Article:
Why the preoccupation with China? Since returning to Harvard University, Joe Nye has repeatedly described what he believes to be the greatest strategic challenge facing the United States. Twice in the 20th century, he says, the failure of the status quo (dominant imperial) powers to integrate rising powers (Germany and Japan) into the prevailing global order resulted in catastrophic world wars. Pointing to China, he urges the U.S. not repeat this mistake.
Of course, China remains a poor nation, and Nye concedes that at its current pace of military modernization, in 20 years China will have the military power of a mid-level U.S. NATO ally of forty years ago. But, having already transformed itself with an annual 4-8% growth rate for the past twenty years, and with no end to such growth in sight, China is clearly a rising, if still limited and vulnerable, force in Asian and global economic, diplomatic, and military considerations.
This leads us back to so-called gmissile defensesh and to a strategy that Nyefs colleague Ezra Vogel has advanced, that Henry Kissinger has alluded to, and which Nicholas Berry has described in some detail.xv In pursuit of ga grand bargain with China,h which would integrate it into the Asia-Pacific and global (dis)orders on U.S. terms, the Clinton and Bush administrations have pursued TMD that could, at last theoretically, neutralize all of Beijingfs missiles, leaving China vulnerable to a U.S. first strike attack. As the TMD threat increases, China is being offered a deal: forego adopting more aggressive military doctrines and deploying weapons that increase its aggressive capabilities, and Washington will limit its TMD deployments in East Asia.
This would, of course, leave in place the U.S. nuclear arsenal, the 7th Fleet, hundreds of U.S. forward deployed military bases and installations, 100,000 troops and their advanced weapons, and future U.S. weapons in space ---- all threatening China.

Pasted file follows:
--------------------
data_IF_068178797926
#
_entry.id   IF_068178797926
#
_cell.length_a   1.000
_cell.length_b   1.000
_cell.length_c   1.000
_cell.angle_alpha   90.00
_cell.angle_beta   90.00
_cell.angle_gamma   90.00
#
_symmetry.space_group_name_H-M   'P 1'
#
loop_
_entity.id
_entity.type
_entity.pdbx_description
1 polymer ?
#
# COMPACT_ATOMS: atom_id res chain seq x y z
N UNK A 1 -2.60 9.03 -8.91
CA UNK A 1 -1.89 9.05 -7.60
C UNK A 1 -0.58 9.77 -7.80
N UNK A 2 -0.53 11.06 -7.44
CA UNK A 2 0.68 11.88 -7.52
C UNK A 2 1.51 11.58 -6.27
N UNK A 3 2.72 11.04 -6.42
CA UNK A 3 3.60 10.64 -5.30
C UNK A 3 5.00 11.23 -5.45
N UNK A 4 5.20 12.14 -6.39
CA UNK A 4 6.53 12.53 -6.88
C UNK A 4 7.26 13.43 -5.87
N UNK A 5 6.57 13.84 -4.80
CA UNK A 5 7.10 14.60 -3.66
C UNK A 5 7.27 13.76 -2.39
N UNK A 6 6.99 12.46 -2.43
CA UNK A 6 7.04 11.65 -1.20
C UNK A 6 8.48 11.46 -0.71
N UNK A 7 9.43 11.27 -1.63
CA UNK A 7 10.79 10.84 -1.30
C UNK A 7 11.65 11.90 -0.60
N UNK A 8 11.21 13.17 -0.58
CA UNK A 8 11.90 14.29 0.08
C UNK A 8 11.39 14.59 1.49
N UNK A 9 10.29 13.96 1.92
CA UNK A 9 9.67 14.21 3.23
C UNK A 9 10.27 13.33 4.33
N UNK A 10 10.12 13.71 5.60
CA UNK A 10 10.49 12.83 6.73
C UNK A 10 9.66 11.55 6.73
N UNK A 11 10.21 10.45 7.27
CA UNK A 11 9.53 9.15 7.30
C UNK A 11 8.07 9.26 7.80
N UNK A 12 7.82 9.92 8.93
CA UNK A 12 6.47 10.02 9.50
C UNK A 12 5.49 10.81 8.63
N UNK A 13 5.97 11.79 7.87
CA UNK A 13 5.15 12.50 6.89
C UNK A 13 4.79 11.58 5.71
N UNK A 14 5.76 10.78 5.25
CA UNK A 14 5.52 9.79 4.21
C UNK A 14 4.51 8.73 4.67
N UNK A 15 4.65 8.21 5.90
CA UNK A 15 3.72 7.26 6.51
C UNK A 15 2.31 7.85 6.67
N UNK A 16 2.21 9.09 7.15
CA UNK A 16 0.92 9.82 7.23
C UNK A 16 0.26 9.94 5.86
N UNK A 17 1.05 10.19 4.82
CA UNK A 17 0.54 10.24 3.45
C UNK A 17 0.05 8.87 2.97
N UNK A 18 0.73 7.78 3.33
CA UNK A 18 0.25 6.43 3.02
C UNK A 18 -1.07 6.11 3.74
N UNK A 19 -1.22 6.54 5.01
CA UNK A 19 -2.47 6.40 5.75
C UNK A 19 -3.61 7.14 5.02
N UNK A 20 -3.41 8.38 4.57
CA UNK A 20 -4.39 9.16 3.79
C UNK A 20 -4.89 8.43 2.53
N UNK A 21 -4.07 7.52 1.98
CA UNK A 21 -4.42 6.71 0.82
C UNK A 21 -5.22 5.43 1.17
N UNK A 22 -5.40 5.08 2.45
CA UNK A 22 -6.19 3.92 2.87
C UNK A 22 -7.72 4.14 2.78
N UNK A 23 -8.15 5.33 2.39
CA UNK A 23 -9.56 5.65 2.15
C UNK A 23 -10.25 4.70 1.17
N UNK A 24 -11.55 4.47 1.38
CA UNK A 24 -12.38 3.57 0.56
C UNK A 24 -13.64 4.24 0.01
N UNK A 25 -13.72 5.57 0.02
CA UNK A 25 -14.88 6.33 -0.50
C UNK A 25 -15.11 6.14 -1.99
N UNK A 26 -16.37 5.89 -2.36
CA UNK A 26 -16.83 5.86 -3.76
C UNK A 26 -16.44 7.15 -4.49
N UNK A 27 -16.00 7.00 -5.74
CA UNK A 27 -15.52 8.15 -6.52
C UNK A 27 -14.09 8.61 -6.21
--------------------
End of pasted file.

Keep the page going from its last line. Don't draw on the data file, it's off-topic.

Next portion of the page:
This is clearly not acceptable to Chinese leaders and promises a dangerous new arms race that must be prevented. Chinese officials and strategic analysts have long seen TMD as a shield to reinforce the U.S. first-strike nuclear sword. They are forceful and unanimous in repeating that China will not be intimidated, that gmissile defenses,h mean a dangerous new arms race. If the U.S. deploys TMD, China will build as many missiles as needed to overwhelm these new systems. This will, in turn reinforce military hard liners in Washington, and in a classical chain reaction, it will also spur the Indian and Pakistani nuclear weapons programs.
Meanwhile, Joe Nye and Democratic vice-presidential candidate Senator Joe Lieberman (who is preparing to run for president in 2004) have joined Bush and Rumsfeld in saying that it is not a question of whether the U.S. will deploy TMD, but of what their characteristics will be.
Until recently, critics and activists in the United States, who for the most part remain oriented to Europe and Russia, have been dangerously blind to these developments and have focused almost exclusively on so-called gNational Missile Defenses.h In fact, Rumsfeld has eliminated the terms TMD and NMD from the Pentagonfs lexicon. The concepts have been conflated as research and development for gmissile defensesh focus increasingly on extending the capabilities of what were formerly termed TMD technologies. This strategy is also designed to calm U.S. allies for whom a gtheaterh missile defense would serve as a gnationalh missile defense. Politically, it also permits the Bush Administration to argue that it is building more credible TMD, rather than failed NMD, technologies.
This perspective illuminates at least four additional goals of the accelerated gmissile defenseh/Star Wars campaign: 1) to subsidize development of new weapons related technologies; 2) to subsidize military-related research and development leading to new commercial technologies that can dominate the world market; 3) to fatten corporate profits; and 4) to ensure continued U.S. privileged access to the worldfs limited resources.